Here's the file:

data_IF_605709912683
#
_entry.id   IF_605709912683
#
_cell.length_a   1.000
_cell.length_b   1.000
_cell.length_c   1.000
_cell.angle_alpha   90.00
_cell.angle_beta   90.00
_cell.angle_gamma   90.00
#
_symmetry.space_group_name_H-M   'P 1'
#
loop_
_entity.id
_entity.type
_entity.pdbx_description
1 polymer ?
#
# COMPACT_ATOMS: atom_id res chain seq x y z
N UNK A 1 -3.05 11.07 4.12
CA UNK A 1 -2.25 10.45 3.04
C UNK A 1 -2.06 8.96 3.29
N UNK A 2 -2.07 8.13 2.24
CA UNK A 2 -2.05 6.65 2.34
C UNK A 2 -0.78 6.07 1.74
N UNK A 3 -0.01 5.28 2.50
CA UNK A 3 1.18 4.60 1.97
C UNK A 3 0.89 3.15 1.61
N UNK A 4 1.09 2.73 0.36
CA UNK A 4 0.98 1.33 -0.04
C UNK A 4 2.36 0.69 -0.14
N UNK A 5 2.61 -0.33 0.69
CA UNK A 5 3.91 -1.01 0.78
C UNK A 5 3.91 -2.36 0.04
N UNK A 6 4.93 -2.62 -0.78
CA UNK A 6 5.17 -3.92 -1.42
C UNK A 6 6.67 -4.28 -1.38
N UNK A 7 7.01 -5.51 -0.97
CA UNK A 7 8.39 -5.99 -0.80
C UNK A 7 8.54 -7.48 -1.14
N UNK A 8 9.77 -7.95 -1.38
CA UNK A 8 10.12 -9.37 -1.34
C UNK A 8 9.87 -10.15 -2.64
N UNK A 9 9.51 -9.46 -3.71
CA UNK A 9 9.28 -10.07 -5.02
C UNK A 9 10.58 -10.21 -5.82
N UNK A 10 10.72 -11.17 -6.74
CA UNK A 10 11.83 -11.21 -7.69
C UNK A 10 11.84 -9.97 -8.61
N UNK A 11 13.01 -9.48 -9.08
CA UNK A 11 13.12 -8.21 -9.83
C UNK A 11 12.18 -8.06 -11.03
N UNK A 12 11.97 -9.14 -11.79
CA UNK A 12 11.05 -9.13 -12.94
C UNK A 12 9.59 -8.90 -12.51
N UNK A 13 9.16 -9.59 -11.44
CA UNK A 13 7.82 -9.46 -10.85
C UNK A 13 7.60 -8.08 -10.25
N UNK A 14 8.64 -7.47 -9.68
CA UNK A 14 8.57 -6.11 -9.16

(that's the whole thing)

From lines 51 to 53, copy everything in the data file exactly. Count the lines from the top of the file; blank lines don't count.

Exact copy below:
N UNK A 11 13.01 -9.48 -9.08
CA UNK A 11 13.12 -8.21 -9.83
C UNK A 11 12.18 -8.06 -11.03